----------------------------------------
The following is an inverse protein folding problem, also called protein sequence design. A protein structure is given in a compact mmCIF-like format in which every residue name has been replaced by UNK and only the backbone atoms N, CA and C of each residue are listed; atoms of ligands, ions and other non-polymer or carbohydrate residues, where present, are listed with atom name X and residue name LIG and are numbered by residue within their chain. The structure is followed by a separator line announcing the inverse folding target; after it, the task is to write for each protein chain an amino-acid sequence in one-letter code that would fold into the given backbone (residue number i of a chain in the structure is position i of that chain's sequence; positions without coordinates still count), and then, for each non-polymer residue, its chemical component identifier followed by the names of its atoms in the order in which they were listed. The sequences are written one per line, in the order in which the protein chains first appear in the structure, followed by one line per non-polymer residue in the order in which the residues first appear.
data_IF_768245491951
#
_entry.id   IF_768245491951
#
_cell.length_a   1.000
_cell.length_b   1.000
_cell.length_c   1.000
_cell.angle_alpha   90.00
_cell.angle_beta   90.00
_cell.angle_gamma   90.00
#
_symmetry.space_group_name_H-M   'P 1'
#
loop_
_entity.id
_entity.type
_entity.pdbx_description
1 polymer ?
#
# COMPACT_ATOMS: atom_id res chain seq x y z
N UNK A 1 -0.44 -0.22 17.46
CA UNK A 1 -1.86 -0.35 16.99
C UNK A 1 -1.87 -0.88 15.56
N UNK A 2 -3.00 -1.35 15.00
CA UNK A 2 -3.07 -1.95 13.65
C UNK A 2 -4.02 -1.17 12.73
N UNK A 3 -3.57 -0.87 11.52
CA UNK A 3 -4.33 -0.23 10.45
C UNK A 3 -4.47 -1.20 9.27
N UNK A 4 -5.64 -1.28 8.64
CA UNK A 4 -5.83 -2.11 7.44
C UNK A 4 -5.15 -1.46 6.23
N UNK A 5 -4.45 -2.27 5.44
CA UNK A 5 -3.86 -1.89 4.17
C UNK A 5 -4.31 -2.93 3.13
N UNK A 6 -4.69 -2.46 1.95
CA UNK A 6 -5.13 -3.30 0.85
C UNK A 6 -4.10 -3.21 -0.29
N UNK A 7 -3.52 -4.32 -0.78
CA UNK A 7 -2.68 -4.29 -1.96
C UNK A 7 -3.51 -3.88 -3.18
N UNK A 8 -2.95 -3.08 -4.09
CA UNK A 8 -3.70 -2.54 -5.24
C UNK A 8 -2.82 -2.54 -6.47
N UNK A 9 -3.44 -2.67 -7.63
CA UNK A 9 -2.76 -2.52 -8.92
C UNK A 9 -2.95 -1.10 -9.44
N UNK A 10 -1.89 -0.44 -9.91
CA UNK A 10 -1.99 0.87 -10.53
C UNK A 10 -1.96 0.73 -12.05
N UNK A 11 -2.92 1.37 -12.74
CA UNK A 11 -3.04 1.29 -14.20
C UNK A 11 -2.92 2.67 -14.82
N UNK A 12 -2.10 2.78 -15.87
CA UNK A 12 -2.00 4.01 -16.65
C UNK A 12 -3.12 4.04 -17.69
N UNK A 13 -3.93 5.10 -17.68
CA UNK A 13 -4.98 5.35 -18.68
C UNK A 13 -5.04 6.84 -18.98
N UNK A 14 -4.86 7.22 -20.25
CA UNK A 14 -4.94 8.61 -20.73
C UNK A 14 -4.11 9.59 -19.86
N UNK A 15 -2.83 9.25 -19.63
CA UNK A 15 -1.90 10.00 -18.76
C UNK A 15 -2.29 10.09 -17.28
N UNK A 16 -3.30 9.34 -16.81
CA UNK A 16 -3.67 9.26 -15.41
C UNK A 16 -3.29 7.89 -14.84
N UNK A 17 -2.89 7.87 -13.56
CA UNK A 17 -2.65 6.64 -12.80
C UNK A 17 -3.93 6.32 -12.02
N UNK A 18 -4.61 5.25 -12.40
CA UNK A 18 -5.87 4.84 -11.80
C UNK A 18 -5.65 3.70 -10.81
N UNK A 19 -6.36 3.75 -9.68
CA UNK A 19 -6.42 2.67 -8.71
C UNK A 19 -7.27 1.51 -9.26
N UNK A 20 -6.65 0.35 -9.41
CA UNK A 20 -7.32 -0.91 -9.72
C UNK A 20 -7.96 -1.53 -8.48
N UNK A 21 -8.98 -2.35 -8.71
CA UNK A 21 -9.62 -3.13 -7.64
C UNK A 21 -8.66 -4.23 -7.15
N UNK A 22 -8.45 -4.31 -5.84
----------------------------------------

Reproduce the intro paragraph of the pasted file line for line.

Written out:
The following is an inverse protein folding problem, also called protein sequence design. A protein structure is given in a compact mmCIF-like format in which every residue name has been replaced by UNK and only the backbone atoms N, CA and C of each residue are listed; atoms of ligands, ions and other non-polymer or carbohydrate residues, where present, are listed with atom name X and residue name LIG and are numbered by residue within their chain. The structure is followed by a separator line announcing the inverse folding target; after it, the task is to write for each protein chain an amino-acid sequence in one-letter code that would fold into the given backbone (residue number i of a chain in the structure is position i of that chain's sequence; positions without coordinates still count), and then, for each non-polymer residue, its chemical component identifier followed by the names of its atoms in the order in which they were listed. The sequences are written one per line, in the order in which the protein chains first appear in the structure, followed by one line per non-polymer residue in the order in which the residues first appear.